Onur Baser, MS, PhD, President, STATinMED Research, Ann Arbor, MI, USA, Assistant Professor of Surgery, Department of
Surgery, University of Michigan, Ann Arbor, MI, USA (formerly a Thomson Healthcare employee)
Propensity Score Matching With MultiLevel Categories:
An Application
Introduction
The last decade has seen a broad surge of interest
in propensity score matching to estimate
average treatment based on observational data.
Weitzen [1] reviewed 47 studies contained by
searching MEDLINE and Science Citation to identify
observational studies that addressed clinical
questions using propensity score matching. This
literature focuses on models with only two potential
states, treatment and nontreatment.
However, when evaluating certain treatment programs,
a more complex framework appears to be
necessary because the actual choice set of individuals
contains more than just two options. For
example, a physician may have more than two
treatment methods, or a drug may be applied in
differing dosage levels. In these cases, the conventional
form of propensity score matching is
inadequate and extensions are necessary.
Imbens [2] and Lechner [3] proposed a methodology
that accounts for multilevel treatments.
They demonstrated that all major properties
obtained by Rubin [4] and by Rosenbaum and
Rubin [5] for conventional propensity score
matching also hold in this extended framework.
However, the application to multilevel treatments
was missing in these papers. Because the statistical
contents of this extended version are relatively
sophisticated, from the viewpoint of the
practical researcher, application is avoided.
Because of the lack of connection between
methodology and application since the technique's
introduction, there have been only a few
applications of the methodology. Foster illustrated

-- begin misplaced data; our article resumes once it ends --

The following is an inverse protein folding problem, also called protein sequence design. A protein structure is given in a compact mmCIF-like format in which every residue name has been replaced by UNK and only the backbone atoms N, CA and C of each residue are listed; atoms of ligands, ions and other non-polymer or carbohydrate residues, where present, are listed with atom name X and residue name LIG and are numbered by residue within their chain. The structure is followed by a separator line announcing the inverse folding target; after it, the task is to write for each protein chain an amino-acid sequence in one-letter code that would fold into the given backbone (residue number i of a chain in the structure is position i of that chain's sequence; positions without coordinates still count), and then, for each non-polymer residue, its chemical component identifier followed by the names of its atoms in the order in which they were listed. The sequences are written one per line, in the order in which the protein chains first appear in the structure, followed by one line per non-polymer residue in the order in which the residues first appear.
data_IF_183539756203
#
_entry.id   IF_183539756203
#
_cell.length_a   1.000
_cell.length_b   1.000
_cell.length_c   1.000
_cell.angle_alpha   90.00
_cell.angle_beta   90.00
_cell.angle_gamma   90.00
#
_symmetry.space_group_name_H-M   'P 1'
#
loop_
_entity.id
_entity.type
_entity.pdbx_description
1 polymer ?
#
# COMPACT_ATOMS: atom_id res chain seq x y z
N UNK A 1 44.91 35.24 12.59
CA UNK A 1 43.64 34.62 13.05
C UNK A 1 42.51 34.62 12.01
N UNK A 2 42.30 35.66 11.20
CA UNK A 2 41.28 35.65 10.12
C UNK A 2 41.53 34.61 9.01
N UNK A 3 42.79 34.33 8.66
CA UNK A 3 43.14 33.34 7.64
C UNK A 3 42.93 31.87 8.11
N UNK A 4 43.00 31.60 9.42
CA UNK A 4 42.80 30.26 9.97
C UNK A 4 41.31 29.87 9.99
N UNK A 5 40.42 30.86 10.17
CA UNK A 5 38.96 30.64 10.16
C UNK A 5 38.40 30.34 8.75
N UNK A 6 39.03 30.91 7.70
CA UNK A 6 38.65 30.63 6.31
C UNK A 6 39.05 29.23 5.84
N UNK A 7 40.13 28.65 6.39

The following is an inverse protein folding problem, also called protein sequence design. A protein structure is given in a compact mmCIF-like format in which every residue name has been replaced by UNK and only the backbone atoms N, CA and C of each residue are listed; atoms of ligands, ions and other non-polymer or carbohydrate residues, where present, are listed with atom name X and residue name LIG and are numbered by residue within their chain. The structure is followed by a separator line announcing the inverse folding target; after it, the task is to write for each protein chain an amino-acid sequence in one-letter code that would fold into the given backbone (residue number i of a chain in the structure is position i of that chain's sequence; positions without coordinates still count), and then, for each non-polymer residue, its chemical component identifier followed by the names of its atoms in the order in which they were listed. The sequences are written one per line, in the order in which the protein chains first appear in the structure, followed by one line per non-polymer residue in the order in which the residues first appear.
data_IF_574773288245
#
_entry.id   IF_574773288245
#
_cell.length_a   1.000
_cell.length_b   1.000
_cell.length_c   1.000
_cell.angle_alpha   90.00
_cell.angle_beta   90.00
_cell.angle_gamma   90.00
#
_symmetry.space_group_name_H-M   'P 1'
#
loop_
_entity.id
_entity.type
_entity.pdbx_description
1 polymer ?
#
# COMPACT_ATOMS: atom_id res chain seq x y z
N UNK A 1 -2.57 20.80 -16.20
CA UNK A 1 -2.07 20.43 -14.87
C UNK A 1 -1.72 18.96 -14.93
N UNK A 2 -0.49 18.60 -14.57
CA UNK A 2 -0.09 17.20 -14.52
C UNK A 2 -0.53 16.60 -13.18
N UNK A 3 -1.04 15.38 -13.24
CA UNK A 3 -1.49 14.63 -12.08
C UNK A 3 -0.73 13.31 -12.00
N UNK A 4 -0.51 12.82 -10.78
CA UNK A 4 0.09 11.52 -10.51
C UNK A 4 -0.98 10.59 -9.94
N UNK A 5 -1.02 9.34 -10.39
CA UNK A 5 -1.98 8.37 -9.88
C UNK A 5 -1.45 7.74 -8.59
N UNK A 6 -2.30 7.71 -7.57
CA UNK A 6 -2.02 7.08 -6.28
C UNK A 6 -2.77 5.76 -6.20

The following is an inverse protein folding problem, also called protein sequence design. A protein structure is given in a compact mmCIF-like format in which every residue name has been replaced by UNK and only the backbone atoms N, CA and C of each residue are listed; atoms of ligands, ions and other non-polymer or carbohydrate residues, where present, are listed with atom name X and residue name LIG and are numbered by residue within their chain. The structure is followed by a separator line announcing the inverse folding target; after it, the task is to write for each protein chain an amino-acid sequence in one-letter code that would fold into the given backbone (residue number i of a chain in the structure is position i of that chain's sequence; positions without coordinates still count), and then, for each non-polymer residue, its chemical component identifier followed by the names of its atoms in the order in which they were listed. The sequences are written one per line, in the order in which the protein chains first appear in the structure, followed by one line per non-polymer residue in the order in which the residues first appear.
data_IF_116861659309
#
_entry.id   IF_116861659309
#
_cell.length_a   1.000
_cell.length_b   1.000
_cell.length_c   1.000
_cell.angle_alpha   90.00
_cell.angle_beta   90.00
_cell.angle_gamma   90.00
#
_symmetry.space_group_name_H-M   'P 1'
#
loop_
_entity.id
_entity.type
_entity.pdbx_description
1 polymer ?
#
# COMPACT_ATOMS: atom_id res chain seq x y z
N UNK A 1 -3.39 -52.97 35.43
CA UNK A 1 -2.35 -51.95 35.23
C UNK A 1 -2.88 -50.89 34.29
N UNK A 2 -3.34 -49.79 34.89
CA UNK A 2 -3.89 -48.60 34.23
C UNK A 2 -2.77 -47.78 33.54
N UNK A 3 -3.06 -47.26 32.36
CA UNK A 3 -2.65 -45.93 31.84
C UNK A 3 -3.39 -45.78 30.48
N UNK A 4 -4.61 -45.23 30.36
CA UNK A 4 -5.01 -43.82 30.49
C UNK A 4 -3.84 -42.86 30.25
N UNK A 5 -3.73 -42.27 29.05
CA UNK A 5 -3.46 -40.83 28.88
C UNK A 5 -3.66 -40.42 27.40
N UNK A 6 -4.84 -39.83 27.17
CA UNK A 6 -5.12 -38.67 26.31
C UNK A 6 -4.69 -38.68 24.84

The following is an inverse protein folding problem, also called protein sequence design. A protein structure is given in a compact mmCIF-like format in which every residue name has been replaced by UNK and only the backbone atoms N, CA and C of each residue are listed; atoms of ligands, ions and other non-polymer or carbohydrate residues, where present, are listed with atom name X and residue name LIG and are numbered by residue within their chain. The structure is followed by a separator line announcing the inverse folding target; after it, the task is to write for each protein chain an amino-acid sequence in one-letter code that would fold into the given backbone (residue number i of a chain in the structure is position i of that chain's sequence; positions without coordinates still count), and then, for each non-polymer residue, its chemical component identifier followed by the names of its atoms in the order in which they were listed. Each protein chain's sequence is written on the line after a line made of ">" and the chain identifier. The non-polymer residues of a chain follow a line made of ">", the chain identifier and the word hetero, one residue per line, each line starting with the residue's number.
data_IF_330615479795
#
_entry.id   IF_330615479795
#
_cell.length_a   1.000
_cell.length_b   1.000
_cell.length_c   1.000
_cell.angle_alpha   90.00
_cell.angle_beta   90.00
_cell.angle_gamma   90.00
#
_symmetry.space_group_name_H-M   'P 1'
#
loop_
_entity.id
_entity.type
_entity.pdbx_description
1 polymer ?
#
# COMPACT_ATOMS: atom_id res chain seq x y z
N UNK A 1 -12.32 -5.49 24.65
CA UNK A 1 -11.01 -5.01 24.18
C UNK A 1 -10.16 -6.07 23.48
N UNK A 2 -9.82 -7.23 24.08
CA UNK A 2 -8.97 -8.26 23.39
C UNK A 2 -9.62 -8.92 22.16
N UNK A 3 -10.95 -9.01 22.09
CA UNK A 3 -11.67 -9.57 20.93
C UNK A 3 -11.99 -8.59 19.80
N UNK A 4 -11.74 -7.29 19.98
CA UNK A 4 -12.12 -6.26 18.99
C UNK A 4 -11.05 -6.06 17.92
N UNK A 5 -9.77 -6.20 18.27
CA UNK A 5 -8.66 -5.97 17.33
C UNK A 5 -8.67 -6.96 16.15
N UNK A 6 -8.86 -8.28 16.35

this method in an analysis of dose response in
the relationship between the volume of services
received and treatment outcomes in mental
health [6]. Wang et al. used multiple propensity
score matching in a study of the doseresponse
relationship between diclofenac prescriptions
and hospitalization for gastrointestinal bleeding
and perforation [7].
In this article, we will bridge the methodology with
application. Unlike the previous application studies,
we will apply both propensity score matching
and multivariate analysis to estimate the average
treatment effect to see how robust the estimates
are, in relation to the choice of model.
In the next section, we will briefly describe how
conventional propensity scores can be extended
to multilevel treatment analysis and provide
stepbystep instructions for application. We will
then apply the methodology to MarketScan®
data to estimate the treatment effect among asthma
patients with use of controller only, reliever
only, and combination medication.
Methods
Suppose we are interested in the average causal
effect of several treatment options on some outcome.
Let a random variable Ti take one of the
discrete values, which we index 1,2,...,t. In our
example, the response is the asthma medication
use, and it takes the values controller only, reliever
only, and combination, indexed as 1,2,3. Let π_{ij} be the propensity score, which is the conditional
probability of receiving a particular level of
treatment given the pretreatment variables: π_{ij}(X)=Pr(T_{i}=t  X) . In our example, π_{ij}(X) is the probability that ith patient uses
controller only medication given at the pretreatment
level.
Step 1
The first step is to estimate π_{ij}. Multinomial Logit
is the most commonly used specification in
discrete choice modeling. Its attractiveness is
primarily due to its computational simplicity in
calculating choice probabilities. Multinomial logit
is appropriate for estimating propensity scores